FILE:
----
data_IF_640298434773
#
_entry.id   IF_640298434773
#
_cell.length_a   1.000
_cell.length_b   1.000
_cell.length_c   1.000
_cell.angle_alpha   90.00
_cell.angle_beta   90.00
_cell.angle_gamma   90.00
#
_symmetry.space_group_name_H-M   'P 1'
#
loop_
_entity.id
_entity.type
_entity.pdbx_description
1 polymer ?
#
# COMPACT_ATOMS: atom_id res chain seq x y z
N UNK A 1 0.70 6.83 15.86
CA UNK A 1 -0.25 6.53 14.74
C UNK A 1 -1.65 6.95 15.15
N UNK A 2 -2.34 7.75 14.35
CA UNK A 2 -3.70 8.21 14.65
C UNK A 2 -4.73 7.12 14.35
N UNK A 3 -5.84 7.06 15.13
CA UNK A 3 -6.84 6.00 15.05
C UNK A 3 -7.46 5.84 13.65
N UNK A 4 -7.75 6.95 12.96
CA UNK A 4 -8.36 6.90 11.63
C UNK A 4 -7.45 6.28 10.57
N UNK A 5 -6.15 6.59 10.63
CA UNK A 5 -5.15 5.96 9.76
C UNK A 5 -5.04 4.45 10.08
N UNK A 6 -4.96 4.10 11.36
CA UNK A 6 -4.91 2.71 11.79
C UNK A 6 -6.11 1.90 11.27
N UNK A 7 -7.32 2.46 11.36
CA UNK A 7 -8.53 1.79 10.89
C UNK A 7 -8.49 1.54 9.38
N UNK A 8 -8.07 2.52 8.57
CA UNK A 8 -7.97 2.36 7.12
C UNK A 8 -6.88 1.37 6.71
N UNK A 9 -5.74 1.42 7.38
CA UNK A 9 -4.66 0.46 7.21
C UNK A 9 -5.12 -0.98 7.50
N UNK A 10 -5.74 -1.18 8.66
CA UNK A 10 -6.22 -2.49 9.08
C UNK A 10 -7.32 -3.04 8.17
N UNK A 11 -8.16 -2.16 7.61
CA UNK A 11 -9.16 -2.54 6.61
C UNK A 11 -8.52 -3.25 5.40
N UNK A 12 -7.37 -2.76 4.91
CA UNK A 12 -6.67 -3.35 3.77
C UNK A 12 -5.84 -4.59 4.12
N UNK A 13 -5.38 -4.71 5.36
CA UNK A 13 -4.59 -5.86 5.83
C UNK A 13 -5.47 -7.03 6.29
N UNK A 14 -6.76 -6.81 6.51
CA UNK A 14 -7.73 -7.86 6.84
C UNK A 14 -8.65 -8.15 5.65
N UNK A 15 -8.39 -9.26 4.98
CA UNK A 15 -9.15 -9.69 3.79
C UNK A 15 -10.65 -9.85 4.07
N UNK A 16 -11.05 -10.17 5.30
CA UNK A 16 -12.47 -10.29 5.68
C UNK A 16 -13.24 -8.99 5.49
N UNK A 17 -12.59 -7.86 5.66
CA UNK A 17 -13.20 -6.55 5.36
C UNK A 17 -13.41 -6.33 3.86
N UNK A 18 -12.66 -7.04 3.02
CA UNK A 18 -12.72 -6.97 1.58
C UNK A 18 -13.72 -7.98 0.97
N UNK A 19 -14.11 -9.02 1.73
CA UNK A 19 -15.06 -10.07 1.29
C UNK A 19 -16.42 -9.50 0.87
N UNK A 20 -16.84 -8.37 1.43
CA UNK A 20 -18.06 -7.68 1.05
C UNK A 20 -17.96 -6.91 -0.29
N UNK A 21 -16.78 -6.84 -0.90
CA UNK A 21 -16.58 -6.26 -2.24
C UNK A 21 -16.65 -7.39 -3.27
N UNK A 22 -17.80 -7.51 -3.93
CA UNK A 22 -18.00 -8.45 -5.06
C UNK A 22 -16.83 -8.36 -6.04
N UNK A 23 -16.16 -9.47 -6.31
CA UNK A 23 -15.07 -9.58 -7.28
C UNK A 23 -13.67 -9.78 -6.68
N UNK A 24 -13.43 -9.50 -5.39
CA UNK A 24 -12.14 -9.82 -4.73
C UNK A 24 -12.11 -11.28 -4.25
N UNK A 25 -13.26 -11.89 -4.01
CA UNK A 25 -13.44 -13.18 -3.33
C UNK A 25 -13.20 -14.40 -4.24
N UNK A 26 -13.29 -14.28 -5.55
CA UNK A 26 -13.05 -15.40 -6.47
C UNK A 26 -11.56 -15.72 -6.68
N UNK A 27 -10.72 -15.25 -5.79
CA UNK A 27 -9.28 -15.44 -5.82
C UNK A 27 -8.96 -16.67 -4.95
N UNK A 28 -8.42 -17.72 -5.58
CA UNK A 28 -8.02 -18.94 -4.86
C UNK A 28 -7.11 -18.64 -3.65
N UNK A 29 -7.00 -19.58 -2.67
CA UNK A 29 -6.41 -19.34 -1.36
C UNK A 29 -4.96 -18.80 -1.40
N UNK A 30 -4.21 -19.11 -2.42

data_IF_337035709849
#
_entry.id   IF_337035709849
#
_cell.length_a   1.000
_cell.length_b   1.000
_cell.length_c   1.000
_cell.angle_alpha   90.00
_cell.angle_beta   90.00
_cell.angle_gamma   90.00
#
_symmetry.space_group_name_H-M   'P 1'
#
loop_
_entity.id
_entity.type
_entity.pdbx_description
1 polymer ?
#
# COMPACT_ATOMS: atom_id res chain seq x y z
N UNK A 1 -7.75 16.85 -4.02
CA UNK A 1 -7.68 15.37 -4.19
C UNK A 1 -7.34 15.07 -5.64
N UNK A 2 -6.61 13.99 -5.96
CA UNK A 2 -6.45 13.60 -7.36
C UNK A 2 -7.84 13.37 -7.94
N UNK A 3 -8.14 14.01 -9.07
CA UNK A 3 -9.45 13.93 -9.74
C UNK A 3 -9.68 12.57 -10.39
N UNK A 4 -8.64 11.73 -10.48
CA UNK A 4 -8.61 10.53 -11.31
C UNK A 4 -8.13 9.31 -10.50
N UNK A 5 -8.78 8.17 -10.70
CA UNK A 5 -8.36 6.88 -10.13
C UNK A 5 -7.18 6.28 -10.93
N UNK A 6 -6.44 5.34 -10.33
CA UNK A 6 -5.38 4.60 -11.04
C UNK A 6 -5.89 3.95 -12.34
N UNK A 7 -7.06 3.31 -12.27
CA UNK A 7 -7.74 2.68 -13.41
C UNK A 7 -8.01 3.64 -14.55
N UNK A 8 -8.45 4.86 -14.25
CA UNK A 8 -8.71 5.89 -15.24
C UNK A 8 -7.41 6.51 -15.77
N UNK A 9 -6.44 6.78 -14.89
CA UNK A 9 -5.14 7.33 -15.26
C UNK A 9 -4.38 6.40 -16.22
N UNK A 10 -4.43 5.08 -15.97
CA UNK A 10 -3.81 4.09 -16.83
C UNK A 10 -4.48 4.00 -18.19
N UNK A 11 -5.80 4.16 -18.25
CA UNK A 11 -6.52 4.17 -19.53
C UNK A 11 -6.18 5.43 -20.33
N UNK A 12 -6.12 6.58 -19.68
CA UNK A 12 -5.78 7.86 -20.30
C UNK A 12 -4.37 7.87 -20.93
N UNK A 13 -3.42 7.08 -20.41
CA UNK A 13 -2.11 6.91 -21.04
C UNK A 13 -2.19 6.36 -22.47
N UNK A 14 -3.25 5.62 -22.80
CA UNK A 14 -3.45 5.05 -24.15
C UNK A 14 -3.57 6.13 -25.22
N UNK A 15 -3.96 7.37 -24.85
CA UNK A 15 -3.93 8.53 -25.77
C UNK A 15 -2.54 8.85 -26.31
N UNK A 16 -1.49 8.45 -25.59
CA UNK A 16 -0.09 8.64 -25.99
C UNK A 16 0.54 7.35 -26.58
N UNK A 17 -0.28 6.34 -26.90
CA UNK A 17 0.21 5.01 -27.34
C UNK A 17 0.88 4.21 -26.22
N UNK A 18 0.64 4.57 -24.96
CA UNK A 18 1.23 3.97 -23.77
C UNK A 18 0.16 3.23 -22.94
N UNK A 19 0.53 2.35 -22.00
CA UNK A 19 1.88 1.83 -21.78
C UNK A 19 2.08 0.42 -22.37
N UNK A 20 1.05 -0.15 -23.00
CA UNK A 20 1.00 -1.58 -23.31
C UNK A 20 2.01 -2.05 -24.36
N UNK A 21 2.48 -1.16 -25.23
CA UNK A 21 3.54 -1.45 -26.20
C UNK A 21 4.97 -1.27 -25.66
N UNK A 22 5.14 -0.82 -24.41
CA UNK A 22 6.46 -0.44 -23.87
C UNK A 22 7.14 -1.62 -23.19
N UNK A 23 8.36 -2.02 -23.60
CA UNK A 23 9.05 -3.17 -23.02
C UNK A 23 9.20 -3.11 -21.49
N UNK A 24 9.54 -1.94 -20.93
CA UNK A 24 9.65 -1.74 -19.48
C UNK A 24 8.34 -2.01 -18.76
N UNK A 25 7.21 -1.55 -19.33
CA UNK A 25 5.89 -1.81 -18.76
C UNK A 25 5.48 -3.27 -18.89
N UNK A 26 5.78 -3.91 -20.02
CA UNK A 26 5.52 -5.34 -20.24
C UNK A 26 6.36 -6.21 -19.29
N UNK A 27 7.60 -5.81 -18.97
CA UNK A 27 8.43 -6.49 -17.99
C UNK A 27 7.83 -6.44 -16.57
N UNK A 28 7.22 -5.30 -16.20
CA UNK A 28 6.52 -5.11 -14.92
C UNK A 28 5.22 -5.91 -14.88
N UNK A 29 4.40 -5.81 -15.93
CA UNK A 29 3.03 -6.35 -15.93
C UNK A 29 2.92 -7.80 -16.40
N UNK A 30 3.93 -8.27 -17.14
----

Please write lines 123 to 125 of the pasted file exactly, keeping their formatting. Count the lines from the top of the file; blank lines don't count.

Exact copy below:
_entity.id
_entity.type
_entity.pdbx_description